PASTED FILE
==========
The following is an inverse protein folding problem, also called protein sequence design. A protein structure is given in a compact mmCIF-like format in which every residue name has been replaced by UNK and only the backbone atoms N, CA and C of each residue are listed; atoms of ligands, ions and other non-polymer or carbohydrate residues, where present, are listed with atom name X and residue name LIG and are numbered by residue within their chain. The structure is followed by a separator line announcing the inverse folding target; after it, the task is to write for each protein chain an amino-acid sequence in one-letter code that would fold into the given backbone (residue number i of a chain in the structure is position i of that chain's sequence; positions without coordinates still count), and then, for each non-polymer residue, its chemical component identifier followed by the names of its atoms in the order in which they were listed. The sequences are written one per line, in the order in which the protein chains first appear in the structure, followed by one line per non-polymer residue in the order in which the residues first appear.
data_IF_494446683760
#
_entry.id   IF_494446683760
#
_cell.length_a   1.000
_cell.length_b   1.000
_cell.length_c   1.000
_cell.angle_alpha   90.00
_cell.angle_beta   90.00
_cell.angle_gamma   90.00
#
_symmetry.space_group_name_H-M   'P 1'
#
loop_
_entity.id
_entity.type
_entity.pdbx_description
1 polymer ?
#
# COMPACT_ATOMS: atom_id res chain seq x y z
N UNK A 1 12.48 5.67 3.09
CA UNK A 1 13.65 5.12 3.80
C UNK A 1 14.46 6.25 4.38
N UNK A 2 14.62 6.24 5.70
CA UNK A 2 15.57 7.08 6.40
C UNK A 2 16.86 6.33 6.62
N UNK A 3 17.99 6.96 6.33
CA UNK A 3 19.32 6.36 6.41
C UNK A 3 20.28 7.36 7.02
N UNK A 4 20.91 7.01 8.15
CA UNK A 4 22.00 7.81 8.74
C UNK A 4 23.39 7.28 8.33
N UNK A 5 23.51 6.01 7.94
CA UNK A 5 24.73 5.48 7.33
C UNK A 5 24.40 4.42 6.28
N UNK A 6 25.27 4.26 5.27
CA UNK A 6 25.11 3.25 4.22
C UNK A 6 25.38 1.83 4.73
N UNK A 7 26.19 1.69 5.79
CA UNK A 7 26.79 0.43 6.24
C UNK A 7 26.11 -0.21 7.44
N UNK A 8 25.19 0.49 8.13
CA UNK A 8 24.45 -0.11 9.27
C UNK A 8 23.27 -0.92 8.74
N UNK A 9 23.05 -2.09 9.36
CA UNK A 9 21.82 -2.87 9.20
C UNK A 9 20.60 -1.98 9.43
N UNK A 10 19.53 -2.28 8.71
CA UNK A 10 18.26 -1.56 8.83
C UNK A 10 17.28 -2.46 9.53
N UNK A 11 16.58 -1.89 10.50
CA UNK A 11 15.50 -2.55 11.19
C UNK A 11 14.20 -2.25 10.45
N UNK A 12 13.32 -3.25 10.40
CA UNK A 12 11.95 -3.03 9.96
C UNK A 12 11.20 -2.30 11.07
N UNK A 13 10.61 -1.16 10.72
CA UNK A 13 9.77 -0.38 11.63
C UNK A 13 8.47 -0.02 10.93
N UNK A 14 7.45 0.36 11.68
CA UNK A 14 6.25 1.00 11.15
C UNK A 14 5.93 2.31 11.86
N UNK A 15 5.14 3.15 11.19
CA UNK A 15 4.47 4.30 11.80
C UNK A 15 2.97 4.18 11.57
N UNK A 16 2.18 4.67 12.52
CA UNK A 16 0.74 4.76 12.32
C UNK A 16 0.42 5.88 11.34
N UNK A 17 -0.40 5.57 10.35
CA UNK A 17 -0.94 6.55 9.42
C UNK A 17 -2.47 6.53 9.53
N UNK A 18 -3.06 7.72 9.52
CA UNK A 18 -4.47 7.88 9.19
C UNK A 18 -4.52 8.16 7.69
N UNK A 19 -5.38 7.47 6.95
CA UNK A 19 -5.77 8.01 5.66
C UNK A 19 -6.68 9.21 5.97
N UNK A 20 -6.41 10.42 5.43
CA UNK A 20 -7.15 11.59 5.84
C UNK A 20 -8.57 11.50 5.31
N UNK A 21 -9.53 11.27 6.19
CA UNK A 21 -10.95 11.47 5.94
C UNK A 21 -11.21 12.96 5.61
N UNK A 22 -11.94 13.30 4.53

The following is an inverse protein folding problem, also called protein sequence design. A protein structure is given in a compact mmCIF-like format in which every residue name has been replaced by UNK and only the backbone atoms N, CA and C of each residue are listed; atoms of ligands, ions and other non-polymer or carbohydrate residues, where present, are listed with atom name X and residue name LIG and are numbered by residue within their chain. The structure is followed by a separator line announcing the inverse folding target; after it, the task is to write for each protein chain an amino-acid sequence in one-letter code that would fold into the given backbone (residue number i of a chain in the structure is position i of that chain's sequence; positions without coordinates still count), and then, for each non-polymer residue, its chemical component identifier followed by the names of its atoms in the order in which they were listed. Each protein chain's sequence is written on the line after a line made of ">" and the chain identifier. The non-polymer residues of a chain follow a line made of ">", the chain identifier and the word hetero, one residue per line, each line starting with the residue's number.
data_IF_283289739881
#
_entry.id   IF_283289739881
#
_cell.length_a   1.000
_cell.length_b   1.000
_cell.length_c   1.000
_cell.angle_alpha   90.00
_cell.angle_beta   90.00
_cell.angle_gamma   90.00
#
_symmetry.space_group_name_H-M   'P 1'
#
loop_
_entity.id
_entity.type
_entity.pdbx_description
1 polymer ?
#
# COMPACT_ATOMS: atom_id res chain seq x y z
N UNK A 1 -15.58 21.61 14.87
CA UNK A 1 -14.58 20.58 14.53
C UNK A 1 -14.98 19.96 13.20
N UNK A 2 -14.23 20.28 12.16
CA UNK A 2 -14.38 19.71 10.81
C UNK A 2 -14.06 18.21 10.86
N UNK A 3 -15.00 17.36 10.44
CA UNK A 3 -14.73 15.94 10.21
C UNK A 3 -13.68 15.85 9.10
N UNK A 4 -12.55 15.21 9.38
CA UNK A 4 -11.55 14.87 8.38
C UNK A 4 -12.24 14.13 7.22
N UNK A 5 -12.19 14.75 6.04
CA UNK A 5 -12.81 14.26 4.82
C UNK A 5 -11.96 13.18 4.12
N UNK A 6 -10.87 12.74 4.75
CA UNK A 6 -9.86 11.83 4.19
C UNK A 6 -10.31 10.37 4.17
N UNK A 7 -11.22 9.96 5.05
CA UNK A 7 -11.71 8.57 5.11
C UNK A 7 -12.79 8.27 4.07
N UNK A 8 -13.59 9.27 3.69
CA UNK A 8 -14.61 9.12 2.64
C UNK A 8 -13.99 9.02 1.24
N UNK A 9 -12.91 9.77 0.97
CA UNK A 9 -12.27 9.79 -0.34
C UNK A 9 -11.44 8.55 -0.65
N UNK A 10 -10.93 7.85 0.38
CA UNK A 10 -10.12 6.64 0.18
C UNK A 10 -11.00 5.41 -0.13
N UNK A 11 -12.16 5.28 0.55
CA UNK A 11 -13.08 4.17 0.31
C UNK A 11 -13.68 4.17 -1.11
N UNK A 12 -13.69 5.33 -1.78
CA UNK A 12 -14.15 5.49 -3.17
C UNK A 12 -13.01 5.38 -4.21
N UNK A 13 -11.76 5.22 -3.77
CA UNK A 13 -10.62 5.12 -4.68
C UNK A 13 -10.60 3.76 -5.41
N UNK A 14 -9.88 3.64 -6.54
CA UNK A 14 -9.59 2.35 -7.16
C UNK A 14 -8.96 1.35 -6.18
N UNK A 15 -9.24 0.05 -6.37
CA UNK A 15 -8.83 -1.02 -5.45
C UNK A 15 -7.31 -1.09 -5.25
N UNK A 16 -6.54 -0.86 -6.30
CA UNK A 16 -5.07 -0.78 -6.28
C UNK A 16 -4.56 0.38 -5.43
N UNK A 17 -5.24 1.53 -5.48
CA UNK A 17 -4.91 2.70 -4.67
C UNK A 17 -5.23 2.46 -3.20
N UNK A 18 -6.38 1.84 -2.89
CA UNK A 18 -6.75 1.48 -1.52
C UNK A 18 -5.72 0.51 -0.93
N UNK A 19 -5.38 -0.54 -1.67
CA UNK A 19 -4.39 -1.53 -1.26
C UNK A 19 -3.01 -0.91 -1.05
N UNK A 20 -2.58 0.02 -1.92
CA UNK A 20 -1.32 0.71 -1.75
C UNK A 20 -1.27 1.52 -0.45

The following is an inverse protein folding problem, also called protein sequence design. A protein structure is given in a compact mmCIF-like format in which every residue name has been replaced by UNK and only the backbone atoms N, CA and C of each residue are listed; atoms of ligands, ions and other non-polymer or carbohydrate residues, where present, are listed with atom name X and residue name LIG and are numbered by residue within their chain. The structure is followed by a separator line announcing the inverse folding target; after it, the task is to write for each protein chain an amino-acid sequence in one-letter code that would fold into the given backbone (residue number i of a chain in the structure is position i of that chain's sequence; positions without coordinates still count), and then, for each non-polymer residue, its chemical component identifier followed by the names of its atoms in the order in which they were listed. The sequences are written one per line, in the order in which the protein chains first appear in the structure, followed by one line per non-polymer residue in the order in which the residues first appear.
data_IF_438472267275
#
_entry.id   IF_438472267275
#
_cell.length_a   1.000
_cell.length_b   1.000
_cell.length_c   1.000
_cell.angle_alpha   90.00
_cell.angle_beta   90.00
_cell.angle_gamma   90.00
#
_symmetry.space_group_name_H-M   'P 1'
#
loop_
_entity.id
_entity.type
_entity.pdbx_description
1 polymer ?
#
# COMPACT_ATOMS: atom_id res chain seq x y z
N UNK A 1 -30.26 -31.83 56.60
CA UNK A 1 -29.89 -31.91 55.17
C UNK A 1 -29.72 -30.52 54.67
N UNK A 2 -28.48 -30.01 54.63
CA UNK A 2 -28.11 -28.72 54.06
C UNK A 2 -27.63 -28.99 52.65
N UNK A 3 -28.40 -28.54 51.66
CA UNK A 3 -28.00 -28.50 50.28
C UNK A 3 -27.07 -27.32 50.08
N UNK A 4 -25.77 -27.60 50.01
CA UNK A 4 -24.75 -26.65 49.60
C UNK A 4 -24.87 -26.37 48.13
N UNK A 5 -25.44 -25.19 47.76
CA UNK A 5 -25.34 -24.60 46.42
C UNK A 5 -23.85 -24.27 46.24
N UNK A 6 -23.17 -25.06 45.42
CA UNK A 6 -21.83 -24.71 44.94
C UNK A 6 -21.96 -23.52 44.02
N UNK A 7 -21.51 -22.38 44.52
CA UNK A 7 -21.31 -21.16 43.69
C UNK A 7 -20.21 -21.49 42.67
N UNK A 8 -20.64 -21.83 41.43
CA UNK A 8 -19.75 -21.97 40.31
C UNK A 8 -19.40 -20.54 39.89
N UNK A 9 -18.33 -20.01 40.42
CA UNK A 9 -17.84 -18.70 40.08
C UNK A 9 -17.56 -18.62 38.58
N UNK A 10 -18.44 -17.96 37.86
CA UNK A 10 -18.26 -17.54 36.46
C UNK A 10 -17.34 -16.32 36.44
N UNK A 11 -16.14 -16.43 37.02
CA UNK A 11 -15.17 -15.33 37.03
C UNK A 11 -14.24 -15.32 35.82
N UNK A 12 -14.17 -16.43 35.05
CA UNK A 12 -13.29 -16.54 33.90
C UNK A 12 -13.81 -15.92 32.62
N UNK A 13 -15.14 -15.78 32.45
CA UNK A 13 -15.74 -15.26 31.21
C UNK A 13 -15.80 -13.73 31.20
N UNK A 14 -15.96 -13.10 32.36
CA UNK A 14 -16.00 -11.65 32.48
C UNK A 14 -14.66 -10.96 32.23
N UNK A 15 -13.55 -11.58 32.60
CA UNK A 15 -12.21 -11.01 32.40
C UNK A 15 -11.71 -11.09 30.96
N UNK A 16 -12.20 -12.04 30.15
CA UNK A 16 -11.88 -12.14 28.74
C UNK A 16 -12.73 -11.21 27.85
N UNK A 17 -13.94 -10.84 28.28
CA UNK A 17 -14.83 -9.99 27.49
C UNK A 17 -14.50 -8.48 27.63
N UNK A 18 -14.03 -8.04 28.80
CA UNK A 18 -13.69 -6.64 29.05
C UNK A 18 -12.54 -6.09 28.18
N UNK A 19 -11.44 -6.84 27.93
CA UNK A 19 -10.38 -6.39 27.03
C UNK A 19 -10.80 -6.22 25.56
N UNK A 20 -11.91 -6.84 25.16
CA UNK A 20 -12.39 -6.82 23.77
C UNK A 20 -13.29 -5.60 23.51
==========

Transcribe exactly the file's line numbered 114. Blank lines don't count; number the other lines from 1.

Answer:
CA UNK A 3 -14.73 15.94 10.21